Verizon bosses "haven't reached any final conclusions" on fate of the Yahoo! takeover

Profile picture for user slauchlan By Stuart Lauchlan October 20, 2016
Marissa Mayer was missing in action earlier in the week, but Verizon bosses are happy to discuss the fate of the planned Yahoo! takeover - and it's not good news for those who reckon it's a done deal.
Decisions, decisions...

It’s going to be a long process…we haven’t reached any final conclusions.

Those words from Verizon Chief Financial Officer Fran Shammo provide some more detailed insight in what looks increasingly likely to be a protracted battle over whether its takeover of Yahoo! will proceed as planned or whether there’s going to be some demands for a new deal to be shaped in the wake of last month’s revelations about   a 2014 massive data breach at the target company.

Earlier this week Yahoo! CEO Marissa Mayer was conspicuously missing-in-action after the firm’s quarterly analyst call was cancelled. As we noted, this rather conveniently meant that a heap of difficult questions didn’t need to be addressed in public, although the official party line was the call was canned due to the planned Verizon takeover of the firm.

That didn’t stop Shammo talking with analysts yesterday however as Verizon announced its own quarterly figures - rather weak numbers with a headline-grabbing loss of 36,000 mobile customers - and inevitably the conversation turned to the status of the Yahoo! bid.

While Yahoo! insists that the data breach, which occurred before the Verizon bid, but only confirmed publicly afterwards, shouldn’t have a material impact on the takeover, it’s clear that Shammo isn’t quite so blase about that:

We are still evaluating what it means for this transaction. This was an extremely large breach that has received a lot of attention from a lot of different people. So we have to assume they will have a material impact on Yahoo!

What is also of note is how slow the process of getting information out of Yahoo! is proving to be, seemingly supporting scuttlebutt in Silicon Valley that management at Yahoo! has perhaps not been as co-operative up to now in terms of disclosure as it might have been.

Certainly Shammo hinted at some impatience on the part of the putative acquirer, informing analysts that his firm’s lawyers only had their first call on the subject with Yahoo! the day before!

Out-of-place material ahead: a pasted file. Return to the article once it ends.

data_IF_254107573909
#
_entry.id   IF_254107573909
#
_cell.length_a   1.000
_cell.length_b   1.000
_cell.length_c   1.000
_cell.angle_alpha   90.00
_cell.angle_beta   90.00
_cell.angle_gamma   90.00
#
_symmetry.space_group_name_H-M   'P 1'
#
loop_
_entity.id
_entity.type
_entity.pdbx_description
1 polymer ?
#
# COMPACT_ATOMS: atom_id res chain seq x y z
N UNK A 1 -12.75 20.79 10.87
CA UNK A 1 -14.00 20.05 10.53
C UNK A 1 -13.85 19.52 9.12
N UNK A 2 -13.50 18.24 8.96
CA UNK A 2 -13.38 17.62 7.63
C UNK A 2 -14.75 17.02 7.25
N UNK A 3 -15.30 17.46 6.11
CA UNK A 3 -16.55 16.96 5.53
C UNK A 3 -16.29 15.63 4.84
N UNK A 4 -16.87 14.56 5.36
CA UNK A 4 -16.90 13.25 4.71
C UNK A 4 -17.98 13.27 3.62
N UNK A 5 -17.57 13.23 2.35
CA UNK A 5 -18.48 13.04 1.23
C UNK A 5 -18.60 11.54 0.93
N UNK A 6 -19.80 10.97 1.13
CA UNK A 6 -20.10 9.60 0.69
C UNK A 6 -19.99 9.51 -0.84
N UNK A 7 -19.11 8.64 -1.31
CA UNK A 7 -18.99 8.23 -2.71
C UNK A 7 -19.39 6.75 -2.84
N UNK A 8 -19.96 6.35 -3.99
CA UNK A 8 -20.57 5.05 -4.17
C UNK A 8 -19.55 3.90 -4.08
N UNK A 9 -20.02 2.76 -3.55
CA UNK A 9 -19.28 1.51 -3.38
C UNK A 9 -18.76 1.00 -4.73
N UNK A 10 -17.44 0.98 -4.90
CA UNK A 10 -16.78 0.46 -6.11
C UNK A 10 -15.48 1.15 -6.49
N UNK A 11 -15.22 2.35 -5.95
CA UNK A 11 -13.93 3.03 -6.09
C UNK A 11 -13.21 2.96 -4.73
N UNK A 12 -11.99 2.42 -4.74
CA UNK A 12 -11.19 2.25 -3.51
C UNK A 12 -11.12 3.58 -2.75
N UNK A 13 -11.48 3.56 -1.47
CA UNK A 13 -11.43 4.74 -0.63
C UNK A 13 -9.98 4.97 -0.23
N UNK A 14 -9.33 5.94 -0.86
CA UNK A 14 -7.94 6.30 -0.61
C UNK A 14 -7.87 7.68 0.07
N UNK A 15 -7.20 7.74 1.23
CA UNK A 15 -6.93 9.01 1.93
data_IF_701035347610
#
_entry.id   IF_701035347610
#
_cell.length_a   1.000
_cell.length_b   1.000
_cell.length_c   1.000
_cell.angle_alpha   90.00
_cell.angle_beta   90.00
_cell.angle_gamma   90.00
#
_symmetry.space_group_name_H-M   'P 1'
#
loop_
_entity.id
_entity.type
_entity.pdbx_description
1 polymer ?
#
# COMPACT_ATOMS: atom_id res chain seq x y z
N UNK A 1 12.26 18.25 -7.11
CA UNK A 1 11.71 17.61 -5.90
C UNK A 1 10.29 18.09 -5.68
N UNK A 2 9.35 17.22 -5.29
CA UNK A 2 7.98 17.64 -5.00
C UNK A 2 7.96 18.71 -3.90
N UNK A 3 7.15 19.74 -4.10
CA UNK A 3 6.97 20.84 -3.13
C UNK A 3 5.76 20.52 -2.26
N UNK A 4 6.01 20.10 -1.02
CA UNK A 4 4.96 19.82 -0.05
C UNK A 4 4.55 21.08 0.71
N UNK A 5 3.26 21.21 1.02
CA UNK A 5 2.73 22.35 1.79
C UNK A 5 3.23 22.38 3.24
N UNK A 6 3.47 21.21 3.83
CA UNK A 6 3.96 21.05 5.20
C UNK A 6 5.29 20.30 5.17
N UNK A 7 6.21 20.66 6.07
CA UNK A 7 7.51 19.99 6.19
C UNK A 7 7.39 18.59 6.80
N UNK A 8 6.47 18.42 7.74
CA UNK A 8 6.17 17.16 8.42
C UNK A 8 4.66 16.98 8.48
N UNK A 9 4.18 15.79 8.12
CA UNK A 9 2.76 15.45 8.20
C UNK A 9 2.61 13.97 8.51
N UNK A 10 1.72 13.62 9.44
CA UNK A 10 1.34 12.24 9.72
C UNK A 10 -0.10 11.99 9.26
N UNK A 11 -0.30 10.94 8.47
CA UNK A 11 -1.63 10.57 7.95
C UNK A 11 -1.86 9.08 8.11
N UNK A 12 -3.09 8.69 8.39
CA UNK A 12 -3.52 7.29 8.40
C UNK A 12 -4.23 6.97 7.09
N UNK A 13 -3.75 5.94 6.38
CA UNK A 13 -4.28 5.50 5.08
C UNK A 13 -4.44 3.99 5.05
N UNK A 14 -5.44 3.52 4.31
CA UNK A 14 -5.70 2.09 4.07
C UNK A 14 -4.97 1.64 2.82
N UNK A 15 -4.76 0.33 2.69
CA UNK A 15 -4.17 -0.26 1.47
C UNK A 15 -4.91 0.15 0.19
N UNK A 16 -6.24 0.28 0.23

This leads the conclusion that this is going to be a drawn-out process unless Yahoo! changes its ways, suggested Shammo:

Unless Yahoo! comes up with different process, it's going to take some time to evaluate this. So until then we haven't reached any final conclusions around this issue.

The security implications of the 2014 breach are evidently hugely important to Verizon, not least for the impact on its own brand in the online and comms space. Noting that regulators in the US are currently reviewing and revising data privacy obligations and standards, Shammo stated:

Obviously we take privacy and security of our customers extremely seriously. We live under the regulation of the SEC [Security and Exchange Commission], which has a very high standard for carriers around privacy. What we're looking for is that the FTC [Federal Trade Commission] and the FCC [Federal Communication Commission] come out with a common rule that makes it competitive across the entire ecosystem and that the rules are more consistent and so that everyone can compete equally and there's no winners and losers within the ecosystem.

Media moves

The intended acquisition of Yahoo! is part of Verizon’s push to move more heavily into online media and advertising, a strategy most apparent in its earlier purchase of AOL. Whatever happens with the Yahoo! deal, this is proceeding apace, said Shammo, noting that AOL’s third quarter net revenues were up 10% year-on-year. This increase was primarily driven by increased ad revenue from programmatic platforms, utilising AOL’s AdTech functionality to monetize digital impressions. Shammo said: